A new report has highlighted serious child protection concerns for Roma children.
Sponsored by the HSE and Pavee Point, the new report outlines substandard housing and lack of food experienced by some families.
A number of health, social service and education practitioners services said in the seminars that they have never seen such conditions before.
The publication reported on a series of seminars organized by the HSE and the travellers' rights organization, Pavee Point, on the welfare of Roma children living in Ireland.
Statutory and non-governmental personnel frequently report that unemployment and disqualification from social welfare assistance is causing extensive deprivation in some Roma families.
HSE staff blamed extreme child poverty on the condition that you must prove you have a close link to Ireland before qualifying for social welfare payments.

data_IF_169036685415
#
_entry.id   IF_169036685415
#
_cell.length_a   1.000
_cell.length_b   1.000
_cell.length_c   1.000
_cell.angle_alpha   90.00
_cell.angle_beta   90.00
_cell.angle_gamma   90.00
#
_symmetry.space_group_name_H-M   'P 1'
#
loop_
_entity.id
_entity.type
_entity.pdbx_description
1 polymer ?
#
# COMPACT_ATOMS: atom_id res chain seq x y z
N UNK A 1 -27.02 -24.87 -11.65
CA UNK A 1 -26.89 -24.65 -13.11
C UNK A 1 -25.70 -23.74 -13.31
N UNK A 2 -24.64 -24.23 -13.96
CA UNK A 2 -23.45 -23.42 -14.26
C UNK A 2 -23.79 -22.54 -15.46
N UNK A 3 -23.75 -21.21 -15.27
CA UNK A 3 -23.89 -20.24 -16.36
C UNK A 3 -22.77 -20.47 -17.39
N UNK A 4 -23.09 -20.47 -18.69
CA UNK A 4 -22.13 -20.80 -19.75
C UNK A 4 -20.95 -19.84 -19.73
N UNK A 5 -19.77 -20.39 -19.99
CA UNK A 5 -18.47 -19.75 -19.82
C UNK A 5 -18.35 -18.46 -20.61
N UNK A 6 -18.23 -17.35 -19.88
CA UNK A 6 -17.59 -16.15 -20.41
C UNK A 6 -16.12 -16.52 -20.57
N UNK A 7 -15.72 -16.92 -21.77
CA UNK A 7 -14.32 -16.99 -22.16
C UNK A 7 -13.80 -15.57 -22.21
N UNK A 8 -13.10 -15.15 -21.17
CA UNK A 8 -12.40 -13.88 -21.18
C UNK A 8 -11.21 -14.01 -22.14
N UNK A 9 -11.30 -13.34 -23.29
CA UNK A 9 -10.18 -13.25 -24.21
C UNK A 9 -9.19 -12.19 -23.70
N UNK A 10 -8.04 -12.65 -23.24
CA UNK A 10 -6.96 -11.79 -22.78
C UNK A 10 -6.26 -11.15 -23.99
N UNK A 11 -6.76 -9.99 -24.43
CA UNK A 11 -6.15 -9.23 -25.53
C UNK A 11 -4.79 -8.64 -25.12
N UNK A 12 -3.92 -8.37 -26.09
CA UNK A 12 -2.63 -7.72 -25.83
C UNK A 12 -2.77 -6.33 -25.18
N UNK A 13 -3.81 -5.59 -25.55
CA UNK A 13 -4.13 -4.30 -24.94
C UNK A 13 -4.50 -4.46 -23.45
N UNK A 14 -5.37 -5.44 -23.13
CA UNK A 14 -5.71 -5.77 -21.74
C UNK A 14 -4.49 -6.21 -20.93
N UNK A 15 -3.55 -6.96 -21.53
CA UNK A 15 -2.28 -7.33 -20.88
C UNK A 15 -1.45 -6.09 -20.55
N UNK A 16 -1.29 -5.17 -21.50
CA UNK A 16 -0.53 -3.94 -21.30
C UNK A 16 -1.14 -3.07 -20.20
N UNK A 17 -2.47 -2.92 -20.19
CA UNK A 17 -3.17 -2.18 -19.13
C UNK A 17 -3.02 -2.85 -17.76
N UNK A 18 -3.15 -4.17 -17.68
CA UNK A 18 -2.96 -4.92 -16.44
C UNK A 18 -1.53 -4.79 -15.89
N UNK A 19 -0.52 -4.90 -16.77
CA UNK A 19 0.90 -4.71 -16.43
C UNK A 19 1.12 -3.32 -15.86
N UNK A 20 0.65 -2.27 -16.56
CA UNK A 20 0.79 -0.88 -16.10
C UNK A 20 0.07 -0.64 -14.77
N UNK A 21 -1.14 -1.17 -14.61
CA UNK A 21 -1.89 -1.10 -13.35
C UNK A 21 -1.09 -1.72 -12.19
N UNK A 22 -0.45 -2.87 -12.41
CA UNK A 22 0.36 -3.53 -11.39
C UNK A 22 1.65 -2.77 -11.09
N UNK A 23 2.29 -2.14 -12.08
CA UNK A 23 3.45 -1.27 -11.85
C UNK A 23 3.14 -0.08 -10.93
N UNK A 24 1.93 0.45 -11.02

Roma participants in the meetings strongly denied that begging is part of their culture.
Rather, they argued, it is a response to poverty and, to a significant degree, a lack of access to social protection.
Commenting on the findings, Roma Community Development Worker Monika Makulova said poverty should not mean you are taken out of your culture and that Roma children belong in Roma families.
Among other concerns raised in the report are that some Roma may be breaking Irish law by marrying and having children at a young age.
Seminar participants also emphasised that change in cultural practices cannot be imposed and urged that it be promoted from within Roma communities through development initiatives.